Ethnicity as a risk for heat-related disasters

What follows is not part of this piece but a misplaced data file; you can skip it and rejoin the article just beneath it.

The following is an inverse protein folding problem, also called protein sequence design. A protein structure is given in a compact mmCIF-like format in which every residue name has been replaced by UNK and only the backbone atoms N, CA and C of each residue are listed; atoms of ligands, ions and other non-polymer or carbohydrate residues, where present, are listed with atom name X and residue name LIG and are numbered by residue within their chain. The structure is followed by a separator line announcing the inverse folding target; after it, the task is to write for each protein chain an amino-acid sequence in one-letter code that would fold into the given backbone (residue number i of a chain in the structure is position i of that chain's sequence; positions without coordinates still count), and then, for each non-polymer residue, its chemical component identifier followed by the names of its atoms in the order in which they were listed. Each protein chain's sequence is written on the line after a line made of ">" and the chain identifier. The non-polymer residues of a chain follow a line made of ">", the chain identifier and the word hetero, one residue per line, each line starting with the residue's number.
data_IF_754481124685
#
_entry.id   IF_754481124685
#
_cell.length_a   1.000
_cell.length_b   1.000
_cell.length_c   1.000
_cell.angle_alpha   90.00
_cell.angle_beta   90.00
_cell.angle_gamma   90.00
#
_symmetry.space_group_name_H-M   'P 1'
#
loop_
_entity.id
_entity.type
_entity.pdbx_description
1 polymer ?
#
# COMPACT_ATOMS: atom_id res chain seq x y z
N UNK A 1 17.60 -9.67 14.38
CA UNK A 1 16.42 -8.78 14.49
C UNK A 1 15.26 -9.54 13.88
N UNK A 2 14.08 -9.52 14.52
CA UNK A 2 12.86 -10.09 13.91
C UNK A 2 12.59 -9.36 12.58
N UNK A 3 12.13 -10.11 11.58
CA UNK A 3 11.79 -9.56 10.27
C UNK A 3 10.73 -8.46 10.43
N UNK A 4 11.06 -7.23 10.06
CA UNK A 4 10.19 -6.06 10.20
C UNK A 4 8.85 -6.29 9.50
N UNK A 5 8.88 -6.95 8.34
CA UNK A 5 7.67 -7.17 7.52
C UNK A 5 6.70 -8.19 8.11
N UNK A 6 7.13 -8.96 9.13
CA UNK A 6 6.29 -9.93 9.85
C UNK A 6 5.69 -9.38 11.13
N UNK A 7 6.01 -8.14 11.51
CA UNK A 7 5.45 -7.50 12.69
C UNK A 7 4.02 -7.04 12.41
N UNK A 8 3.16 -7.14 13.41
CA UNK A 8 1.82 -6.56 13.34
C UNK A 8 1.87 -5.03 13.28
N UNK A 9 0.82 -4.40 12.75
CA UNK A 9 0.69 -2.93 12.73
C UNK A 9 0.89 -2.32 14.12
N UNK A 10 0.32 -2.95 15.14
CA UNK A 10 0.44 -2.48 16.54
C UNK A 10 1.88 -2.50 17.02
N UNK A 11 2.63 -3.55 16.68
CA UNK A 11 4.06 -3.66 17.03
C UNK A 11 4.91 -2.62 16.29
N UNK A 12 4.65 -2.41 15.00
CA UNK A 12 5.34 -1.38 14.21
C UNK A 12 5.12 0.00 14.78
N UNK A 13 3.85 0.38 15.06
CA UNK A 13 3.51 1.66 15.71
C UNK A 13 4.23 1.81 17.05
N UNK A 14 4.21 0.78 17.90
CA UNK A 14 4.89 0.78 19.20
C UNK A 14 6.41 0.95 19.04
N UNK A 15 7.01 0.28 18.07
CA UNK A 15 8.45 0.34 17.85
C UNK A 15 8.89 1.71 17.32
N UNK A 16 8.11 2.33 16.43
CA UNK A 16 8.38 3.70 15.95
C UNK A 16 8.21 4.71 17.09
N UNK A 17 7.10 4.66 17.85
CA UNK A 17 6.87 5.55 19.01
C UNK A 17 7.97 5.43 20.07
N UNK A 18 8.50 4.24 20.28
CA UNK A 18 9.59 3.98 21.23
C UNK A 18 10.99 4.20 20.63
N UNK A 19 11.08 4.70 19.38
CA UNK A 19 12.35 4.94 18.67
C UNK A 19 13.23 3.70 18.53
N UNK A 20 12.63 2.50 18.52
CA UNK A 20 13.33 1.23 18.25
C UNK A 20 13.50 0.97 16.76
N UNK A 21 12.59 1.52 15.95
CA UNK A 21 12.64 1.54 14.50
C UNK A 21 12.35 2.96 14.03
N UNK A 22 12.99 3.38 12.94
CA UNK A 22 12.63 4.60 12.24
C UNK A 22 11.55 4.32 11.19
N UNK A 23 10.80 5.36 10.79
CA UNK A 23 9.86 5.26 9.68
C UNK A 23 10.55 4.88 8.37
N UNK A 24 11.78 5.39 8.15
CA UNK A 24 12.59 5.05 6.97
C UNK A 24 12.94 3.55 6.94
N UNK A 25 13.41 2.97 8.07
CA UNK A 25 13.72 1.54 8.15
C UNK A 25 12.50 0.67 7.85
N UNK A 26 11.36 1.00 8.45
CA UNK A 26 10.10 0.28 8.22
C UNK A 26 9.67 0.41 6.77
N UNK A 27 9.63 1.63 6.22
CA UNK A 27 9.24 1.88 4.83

Only few studies have specifically addressed the issue of ethnicity as a risk factor for heat- related human health (Yardley et al. 2011) clearly indicating a knowledge gap. In particular, in a recent study (Hansen et al. 2013) the authors reported that social and economic disparities, living conditions, language barriers, and occupational exposure are among the many factors contributing to heat-susceptibility among minority ethnic groups in the United States. In a previous study carried out in the USA (MMWR 2008) other authors revealed that Mexican and Central American immigrants who come to California to work in the agricultural and construction sectors are particularly vulnerable because of the cumulative impacts of their long workdays under heat strenuous conditions and their low capacity to protect themselves on the job. Furthermore, most of complications caused by heat conditions occurred in adults aged 20 - 54 years, a population typically considered at low-risk for heat illnesses (MMWR 2008). Heat wave studies in the United States have shown that African Americans minority groups are particularly vulnerable to heat waves (Whitman et al. 1997; Klinenberg 1999; Healy 2005; Shonkoff et al. 2009). More recently, other authors (Yardley et al. 2011) revealed that certain "non-White" minority groups in North America have shown higher morbidity and mortality rates associated with hot weather. However, this is probably due to disparities in socio- economic status rather than inherited ethnicity itself. For example, it is known that a higher proportion of African-Americans do not have access to home air conditioning compared to the general population (O'Neill et al. 2005). For this reason, disparities of these technologies, such as air conditioner ownership, is of great importance because some households may rely on air conditioning during extreme heat events and days when communities are instructed to stay indoors and avoid outdoor pollution exposures (Shonkoff et al. 2011).

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